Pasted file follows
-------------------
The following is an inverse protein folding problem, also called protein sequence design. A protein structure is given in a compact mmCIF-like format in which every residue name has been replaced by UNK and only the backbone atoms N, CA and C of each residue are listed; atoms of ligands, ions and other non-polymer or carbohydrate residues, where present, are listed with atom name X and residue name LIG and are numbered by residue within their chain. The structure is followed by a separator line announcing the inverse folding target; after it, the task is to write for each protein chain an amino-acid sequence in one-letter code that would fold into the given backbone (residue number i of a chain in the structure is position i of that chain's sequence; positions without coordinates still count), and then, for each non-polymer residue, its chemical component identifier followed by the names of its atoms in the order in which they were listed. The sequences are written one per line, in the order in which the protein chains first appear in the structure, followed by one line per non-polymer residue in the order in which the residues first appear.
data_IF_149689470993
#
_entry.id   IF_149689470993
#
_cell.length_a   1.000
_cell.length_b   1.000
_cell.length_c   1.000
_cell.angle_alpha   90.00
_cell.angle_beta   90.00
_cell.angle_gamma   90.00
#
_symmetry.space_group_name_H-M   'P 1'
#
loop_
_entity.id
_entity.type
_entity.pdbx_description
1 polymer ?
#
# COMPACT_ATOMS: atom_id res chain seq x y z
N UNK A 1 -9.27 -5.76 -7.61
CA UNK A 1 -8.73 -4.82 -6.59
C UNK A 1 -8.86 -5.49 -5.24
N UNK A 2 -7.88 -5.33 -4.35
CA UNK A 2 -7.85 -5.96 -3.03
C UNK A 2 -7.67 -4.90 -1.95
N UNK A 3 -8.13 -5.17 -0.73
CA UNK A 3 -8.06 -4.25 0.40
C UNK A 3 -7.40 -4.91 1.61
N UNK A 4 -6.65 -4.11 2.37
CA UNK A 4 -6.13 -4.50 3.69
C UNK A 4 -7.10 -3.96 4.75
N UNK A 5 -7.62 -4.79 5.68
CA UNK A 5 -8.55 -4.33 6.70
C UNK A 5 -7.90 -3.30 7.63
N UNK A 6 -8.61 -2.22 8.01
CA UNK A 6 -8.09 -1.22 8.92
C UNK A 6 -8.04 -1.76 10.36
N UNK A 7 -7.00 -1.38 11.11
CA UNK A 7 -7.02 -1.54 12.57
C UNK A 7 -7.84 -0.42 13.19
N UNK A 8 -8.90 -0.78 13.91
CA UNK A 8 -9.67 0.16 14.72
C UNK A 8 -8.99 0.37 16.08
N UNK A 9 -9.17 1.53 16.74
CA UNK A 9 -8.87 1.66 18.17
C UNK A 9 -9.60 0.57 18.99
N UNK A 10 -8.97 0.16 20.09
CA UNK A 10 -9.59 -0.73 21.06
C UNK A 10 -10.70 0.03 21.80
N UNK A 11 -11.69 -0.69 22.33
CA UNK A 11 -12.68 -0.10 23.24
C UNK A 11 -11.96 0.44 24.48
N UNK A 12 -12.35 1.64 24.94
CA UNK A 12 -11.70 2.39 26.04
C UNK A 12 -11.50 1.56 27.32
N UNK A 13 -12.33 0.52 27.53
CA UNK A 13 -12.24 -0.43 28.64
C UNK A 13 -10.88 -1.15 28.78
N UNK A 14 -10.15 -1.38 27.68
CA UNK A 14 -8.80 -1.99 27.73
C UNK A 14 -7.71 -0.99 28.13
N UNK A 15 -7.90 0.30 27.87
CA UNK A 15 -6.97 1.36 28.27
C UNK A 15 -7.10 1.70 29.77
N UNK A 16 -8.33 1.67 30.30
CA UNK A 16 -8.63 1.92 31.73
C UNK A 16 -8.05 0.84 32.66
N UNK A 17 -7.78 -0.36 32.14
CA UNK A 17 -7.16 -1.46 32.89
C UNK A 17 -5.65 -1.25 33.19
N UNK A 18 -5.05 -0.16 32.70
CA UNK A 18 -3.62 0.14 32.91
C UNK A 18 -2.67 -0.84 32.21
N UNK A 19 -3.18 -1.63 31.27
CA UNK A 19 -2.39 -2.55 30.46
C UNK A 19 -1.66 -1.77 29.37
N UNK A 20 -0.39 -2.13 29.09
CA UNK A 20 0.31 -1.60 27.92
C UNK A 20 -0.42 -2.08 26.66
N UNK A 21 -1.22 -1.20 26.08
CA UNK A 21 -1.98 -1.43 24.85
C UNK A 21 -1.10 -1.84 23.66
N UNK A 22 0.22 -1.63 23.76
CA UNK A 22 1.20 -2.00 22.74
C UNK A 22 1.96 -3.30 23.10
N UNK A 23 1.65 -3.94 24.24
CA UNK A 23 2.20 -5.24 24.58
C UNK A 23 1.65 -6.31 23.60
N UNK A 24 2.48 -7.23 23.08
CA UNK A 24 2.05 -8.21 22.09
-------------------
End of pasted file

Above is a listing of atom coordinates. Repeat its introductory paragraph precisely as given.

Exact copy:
The following is an inverse protein folding problem, also called protein sequence design. A protein structure is given in a compact mmCIF-like format in which every residue name has been replaced by UNK and only the backbone atoms N, CA and C of each residue are listed; atoms of ligands, ions and other non-polymer or carbohydrate residues, where present, are listed with atom name X and residue name LIG and are numbered by residue within their chain. The structure is followed by a separator line announcing the inverse folding target; after it, the task is to write for each protein chain an amino-acid sequence in one-letter code that would fold into the given backbone (residue number i of a chain in the structure is position i of that chain's sequence; positions without coordinates still count), and then, for each non-polymer residue, its chemical component identifier followed by the names of its atoms in the order in which they were listed. The sequences are written one per line, in the order in which the protein chains first appear in the structure, followed by one line per non-polymer residue in the order in which the residues first appear.